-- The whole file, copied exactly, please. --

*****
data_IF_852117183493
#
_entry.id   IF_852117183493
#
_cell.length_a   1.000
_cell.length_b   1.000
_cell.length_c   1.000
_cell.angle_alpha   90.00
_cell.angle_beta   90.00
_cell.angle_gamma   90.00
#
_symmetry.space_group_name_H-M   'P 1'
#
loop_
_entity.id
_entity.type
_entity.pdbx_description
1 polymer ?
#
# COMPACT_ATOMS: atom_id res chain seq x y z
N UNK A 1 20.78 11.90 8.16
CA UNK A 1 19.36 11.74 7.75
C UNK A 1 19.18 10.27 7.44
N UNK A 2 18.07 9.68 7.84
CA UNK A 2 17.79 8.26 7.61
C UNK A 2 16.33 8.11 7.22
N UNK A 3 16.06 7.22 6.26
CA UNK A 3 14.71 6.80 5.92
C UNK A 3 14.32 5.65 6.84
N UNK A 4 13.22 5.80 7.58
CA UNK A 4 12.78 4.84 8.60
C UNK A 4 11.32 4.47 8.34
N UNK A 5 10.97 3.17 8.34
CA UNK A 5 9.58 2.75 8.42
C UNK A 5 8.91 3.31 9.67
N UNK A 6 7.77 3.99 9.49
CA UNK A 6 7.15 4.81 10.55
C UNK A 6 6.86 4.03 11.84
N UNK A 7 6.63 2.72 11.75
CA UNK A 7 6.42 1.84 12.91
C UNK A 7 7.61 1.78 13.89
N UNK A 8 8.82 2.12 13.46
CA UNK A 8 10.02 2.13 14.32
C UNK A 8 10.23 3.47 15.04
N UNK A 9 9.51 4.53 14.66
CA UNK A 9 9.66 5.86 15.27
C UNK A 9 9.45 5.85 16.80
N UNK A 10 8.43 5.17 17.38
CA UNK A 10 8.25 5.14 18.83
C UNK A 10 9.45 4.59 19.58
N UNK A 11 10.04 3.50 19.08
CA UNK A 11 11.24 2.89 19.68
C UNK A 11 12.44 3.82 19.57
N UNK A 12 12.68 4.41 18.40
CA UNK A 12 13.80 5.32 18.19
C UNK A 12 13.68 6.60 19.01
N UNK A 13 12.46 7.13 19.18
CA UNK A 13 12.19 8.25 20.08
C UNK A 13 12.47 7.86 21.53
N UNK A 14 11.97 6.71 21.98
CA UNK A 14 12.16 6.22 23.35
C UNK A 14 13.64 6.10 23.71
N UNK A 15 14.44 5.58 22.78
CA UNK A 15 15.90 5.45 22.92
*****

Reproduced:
data_IF_852117183493
#
_entry.id   IF_852117183493
#
_cell.length_a   1.000
_cell.length_b   1.000
_cell.length_c   1.000
_cell.angle_alpha   90.00
_cell.angle_beta   90.00
_cell.angle_gamma   90.00
#
_symmetry.space_group_name_H-M   'P 1'
#
loop_
_entity.id
_entity.type
_entity.pdbx_description
1 polymer ?
#
# COMPACT_ATOMS: atom_id res chain seq x y z
N UNK A 1 20.78 11.90 8.16
CA UNK A 1 19.36 11.74 7.75
C UNK A 1 19.18 10.27 7.44
N UNK A 2 18.07 9.68 7.84
CA UNK A 2 17.79 8.26 7.61
C UNK A 2 16.33 8.11 7.22
N UNK A 3 16.06 7.22 6.26
CA UNK A 3 14.71 6.80 5.92
C UNK A 3 14.32 5.65 6.84
N UNK A 4 13.22 5.80 7.58
CA UNK A 4 12.78 4.84 8.60
C UNK A 4 11.32 4.47 8.34
N UNK A 5 10.97 3.17 8.34
CA UNK A 5 9.58 2.75 8.42
C UNK A 5 8.91 3.31 9.67
N UNK A 6 7.77 3.99 9.49
CA UNK A 6 7.15 4.81 10.55
C UNK A 6 6.86 4.03 11.84
N UNK A 7 6.63 2.72 11.75
CA UNK A 7 6.42 1.84 12.91
C UNK A 7 7.61 1.78 13.89
N UNK A 8 8.82 2.12 13.46
CA UNK A 8 10.02 2.13 14.32
C UNK A 8 10.23 3.47 15.04
N UNK A 9 9.51 4.53 14.66
CA UNK A 9 9.66 5.86 15.27
C UNK A 9 9.45 5.85 16.80
N UNK A 10 8.43 5.17 17.38
CA UNK A 10 8.25 5.14 18.83
C UNK A 10 9.45 4.59 19.58
N UNK A 11 10.04 3.50 19.08
CA UNK A 11 11.24 2.89 19.68
C UNK A 11 12.44 3.82 19.57
N UNK A 12 12.68 4.41 18.40
CA UNK A 12 13.80 5.32 18.19
C UNK A 12 13.68 6.60 19.01
N UNK A 13 12.46 7.13 19.18
CA UNK A 13 12.19 8.25 20.08
C UNK A 13 12.47 7.86 21.53
N UNK A 14 11.97 6.71 21.98
CA UNK A 14 12.16 6.22 23.35
C UNK A 14 13.64 6.10 23.71
N UNK A 15 14.44 5.58 22.78
CA UNK A 15 15.90 5.45 22.92